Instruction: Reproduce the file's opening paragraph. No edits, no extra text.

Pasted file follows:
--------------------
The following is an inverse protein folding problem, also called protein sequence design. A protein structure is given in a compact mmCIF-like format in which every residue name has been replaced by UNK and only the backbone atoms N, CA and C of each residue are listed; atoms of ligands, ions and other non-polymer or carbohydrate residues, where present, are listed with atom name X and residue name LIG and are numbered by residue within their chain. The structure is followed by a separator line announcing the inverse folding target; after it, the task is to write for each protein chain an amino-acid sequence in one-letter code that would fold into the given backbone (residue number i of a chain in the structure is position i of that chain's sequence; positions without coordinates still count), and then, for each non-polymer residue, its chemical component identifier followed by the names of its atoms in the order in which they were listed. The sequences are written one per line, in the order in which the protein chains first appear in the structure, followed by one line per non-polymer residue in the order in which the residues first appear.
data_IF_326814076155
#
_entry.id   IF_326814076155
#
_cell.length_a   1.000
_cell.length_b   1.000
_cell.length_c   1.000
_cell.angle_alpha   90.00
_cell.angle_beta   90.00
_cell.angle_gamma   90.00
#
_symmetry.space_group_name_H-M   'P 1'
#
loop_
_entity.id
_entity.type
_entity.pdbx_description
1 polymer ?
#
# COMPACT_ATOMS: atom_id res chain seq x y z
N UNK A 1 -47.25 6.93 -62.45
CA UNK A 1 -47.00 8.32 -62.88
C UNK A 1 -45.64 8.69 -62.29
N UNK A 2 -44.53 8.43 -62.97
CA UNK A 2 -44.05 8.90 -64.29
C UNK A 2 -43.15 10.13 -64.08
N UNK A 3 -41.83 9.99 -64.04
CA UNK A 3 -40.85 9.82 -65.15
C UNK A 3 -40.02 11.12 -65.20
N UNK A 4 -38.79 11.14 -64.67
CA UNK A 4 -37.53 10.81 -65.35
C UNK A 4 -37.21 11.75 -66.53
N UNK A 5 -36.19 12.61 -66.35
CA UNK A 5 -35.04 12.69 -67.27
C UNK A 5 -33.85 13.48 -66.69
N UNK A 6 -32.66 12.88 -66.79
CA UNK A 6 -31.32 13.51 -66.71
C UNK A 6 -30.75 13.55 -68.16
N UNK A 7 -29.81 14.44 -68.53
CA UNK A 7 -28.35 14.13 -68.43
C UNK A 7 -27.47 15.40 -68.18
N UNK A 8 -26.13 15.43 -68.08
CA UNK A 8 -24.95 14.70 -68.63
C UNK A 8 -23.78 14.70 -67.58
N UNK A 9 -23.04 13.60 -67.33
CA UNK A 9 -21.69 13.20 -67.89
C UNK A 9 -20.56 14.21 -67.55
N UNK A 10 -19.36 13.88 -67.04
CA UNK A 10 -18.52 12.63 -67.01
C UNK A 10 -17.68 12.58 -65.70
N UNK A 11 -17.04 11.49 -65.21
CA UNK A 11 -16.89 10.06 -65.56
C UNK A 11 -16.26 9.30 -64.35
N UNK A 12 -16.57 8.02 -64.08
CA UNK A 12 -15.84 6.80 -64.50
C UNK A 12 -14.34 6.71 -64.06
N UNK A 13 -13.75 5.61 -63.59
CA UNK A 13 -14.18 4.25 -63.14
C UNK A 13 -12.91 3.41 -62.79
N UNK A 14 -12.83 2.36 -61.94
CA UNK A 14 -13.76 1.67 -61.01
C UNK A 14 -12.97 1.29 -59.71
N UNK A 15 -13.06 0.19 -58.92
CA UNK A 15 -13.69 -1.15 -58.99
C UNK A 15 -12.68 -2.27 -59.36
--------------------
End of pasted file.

The following is an inverse protein folding problem, also called protein sequence design. A protein structure is given in a compact mmCIF-like format in which every residue name has been replaced by UNK and only the backbone atoms N, CA and C of each residue are listed; atoms of ligands, ions and other non-polymer or carbohydrate residues, where present, are listed with atom name X and residue name LIG and are numbered by residue within their chain. The structure is followed by a separator line announcing the inverse folding target; after it, the task is to write for each protein chain an amino-acid sequence in one-letter code that would fold into the given backbone (residue number i of a chain in the structure is position i of that chain's sequence; positions without coordinates still count), and then, for each non-polymer residue, its chemical component identifier followed by the names of its atoms in the order in which they were listed. The sequences are written one per line, in the order in which the protein chains first appear in the structure, followed by one line per non-polymer residue in the order in which the residues first appear.